The trial court did not err in denying Defendant's motion to suppress. Further, the trial court did not commit reversible error in failing to make written findings of fact or conclusions of law to justify its denial of Defendant's motion to suppress.
Report per Rule 30(e).
Because I believe we are bound by case law to remand this case to the trial court to make conclusions of law, I respectfully dissent.
It is well established that appellate review of the denial of a motion to suppress is “limited to determining whether the trial judge's underlying findings of fact are supported by competent evidence, in which event they are conclusively binding on appeal, and whether those factual findings in turn support the judge's ultimate conclusions of law.” State v. Barden, 356 N.C. 316, 340, 572 S.E.2d 108, 125 (2002) (internal quotation marks and citation omitted). The trial judge “sees the witnesses, observes their demeanor as they testify and by reason of his more favorable position, he is given the responsibility of discovering the truth.” State v. Smith, 278 N.C. 36, 41, 178 S.E.2d 597, 601 (1971). Hence, the trial court “is entrusted with the duty to hear testimony, weigh and resolve any conflicts in the evidence, [and] find the facts ․” State v. Cooke, 306 N.C. 132, 134, 291 S.E.2d 618, 619-20 (1982). Based upon the facts it finds, the trial court must then “render a legal decision, in the first instance, as to whether or not a constitutional violation of some kind has occurred.” Id. at 134, 291 S.E.2d at 620.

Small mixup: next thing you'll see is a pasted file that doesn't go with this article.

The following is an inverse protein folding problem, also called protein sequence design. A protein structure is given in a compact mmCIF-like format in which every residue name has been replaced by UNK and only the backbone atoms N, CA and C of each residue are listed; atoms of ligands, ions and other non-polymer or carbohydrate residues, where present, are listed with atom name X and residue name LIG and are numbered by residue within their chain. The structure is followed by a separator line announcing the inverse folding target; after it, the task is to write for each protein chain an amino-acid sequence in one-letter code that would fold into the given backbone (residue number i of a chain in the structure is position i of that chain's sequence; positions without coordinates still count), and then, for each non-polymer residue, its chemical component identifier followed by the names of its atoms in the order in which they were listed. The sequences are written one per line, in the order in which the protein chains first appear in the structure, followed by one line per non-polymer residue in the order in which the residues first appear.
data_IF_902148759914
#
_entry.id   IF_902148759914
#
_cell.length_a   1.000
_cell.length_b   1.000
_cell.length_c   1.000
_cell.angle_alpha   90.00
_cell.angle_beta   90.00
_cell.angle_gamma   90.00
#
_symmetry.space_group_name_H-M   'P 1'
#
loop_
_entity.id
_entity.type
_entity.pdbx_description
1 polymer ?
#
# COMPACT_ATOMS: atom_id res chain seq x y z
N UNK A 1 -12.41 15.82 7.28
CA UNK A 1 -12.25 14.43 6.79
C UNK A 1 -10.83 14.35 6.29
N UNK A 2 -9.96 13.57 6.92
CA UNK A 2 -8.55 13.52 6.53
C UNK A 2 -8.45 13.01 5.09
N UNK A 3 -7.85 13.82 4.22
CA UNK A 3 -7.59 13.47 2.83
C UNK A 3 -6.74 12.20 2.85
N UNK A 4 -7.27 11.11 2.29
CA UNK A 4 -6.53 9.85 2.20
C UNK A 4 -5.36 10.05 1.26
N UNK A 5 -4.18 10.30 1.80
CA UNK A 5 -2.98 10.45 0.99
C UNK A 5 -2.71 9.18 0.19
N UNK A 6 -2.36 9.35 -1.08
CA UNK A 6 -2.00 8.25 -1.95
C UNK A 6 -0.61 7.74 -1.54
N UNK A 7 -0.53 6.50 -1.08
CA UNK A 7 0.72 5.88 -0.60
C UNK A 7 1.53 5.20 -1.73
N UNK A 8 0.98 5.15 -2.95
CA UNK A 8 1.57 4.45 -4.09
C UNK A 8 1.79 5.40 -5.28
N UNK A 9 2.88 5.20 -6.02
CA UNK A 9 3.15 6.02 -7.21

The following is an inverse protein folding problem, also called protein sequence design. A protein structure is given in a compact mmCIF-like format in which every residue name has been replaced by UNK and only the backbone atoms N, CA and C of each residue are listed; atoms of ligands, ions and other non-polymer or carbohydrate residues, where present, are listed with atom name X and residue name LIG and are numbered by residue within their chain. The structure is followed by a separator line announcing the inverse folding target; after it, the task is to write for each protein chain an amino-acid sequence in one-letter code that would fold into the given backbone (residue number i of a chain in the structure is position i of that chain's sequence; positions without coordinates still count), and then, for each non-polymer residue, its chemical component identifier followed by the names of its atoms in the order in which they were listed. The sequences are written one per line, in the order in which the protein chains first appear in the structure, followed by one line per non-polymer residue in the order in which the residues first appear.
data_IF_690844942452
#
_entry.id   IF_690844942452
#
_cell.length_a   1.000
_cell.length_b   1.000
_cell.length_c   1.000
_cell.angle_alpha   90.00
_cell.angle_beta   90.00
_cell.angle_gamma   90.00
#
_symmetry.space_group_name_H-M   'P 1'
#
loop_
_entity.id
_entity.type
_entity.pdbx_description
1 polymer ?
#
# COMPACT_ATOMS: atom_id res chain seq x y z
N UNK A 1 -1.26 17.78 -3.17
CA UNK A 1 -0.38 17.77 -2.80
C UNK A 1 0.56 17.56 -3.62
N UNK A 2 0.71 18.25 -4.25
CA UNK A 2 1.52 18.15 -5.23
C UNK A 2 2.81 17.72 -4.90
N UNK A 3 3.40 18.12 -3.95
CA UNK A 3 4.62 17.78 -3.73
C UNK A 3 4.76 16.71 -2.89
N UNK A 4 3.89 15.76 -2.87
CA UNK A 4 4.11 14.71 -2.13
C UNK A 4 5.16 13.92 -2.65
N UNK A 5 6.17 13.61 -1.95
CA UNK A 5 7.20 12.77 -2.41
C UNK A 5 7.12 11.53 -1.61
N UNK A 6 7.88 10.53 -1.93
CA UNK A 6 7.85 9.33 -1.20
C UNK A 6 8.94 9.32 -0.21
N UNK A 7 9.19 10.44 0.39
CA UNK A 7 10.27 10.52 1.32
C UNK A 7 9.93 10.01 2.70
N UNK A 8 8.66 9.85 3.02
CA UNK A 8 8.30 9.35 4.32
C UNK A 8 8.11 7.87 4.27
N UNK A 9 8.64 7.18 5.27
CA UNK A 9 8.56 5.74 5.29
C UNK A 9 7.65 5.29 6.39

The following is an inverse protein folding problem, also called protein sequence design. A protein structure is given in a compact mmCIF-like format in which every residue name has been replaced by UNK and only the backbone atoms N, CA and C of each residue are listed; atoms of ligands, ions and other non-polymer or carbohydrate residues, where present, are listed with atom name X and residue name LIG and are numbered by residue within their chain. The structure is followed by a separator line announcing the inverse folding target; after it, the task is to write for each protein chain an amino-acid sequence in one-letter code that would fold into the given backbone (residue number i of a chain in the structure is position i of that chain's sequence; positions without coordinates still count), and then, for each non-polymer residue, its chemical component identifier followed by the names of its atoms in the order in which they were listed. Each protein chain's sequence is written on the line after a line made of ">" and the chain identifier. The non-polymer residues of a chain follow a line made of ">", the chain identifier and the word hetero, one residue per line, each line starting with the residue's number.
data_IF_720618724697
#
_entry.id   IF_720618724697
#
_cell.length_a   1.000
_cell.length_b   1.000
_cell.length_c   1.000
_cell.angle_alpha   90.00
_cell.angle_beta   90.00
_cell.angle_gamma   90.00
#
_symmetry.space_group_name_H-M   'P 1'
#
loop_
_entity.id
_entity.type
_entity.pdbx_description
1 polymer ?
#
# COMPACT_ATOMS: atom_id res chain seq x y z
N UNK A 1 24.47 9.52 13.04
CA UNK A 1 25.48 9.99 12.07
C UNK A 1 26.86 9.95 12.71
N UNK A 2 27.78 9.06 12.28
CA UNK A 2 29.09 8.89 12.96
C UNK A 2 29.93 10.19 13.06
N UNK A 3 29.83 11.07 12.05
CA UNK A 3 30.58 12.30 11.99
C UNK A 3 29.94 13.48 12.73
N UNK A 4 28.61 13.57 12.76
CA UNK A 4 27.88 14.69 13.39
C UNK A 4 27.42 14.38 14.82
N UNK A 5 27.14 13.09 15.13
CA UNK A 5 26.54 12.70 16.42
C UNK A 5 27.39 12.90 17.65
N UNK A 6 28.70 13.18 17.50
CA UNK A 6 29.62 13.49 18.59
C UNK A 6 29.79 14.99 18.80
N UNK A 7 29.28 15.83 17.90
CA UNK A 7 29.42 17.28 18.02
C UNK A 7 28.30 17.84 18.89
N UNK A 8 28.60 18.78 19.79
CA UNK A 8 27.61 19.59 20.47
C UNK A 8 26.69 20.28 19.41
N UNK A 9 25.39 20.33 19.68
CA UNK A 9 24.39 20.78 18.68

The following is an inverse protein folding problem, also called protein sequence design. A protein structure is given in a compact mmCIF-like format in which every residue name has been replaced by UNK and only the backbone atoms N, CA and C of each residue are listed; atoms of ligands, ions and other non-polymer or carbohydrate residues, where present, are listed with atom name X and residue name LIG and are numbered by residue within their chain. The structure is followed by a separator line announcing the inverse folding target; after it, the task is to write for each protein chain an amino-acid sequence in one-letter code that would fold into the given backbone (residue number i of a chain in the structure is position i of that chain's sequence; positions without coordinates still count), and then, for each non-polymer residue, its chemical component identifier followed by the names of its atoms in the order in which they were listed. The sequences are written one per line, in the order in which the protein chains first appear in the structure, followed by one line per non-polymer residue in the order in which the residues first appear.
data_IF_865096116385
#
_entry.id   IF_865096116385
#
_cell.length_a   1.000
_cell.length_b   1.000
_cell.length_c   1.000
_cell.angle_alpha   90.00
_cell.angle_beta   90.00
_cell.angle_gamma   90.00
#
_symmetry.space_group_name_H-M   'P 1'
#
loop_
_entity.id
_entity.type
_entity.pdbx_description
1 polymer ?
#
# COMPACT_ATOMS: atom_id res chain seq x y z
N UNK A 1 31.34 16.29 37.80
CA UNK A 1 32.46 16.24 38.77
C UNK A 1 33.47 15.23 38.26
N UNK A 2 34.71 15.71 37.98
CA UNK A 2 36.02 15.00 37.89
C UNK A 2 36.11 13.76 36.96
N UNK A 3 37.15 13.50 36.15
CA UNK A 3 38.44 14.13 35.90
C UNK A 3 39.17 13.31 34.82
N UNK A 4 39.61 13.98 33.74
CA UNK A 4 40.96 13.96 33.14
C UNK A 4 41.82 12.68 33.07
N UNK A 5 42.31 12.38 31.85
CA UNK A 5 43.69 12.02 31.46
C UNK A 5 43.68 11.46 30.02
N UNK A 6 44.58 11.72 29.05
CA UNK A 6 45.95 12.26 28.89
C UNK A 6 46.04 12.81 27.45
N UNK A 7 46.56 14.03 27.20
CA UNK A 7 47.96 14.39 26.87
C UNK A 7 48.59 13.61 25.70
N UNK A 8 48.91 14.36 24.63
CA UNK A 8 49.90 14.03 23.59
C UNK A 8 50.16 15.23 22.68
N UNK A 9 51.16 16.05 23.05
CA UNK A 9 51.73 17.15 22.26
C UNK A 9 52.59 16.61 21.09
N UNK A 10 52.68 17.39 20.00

In determining whether evidence should be suppressed, the trial court “shall make findings of fact and conclusions of law which shall be included in the record.” N.C. Gen. Stat. § 15A-974(b) (2013); see also id. § 15A-977(f) (2013) (“The judge must set forth in the record his findings of facts and conclusions of law.”). Even though the statute's directive is imperative, current case law holds that a trial court need not enter a written determination setting forth findings and conclusions, State v. Oates, 366 N.C. 264, 268, 732 S.E.2d 571, 574 (2012), and need not make any findings of fact—oral or written—unless the record demonstrates a “material conflict in the evidence[.]” State v. Bartlett, 368 N.C. 309, 311-12, 776 S.E.2d 672, 673-74 (2015).
Our courts have confirmed, however, that the trial court must make the required legal rulings in the first instance. State v. Salinas, 366 N.C. 119, 123-24, 729 S.E.2d 63, 66-67 (2012); State v. Baskins, 247 N.C. App. 603, 609-10, 786 S.E.2d 94, 99 (2016). When the trial court has not made all the required determinations,
[r]emand is necessary because it is the trial court that “is entrusted with the duty to hear testimony, weigh and resolve any conflicts in the evidence, find the facts, and, then based upon those findings, render a legal decision, in the first instance, as to whether or not a constitutional violation of some kind has occurred.”
Salinas, 366 N.C. at 124, 729 S.E.2d at 67 (quoting Cooke, 306 N.C. at 134, 291 S.E.2d at 620).
At the conclusion of the suppression hearing in this case, which produced forty pages of written transcript, the trial court announced: “At this time I'd deny that motion.” The trial court made no oral findings of fact, no written findings of fact, no oral conclusions of law, and no written conclusions of law. As a result, the record does not demonstrate that the motion to suppress, the outcome of which essentially determined the outcome of the entire case, was given due consideration.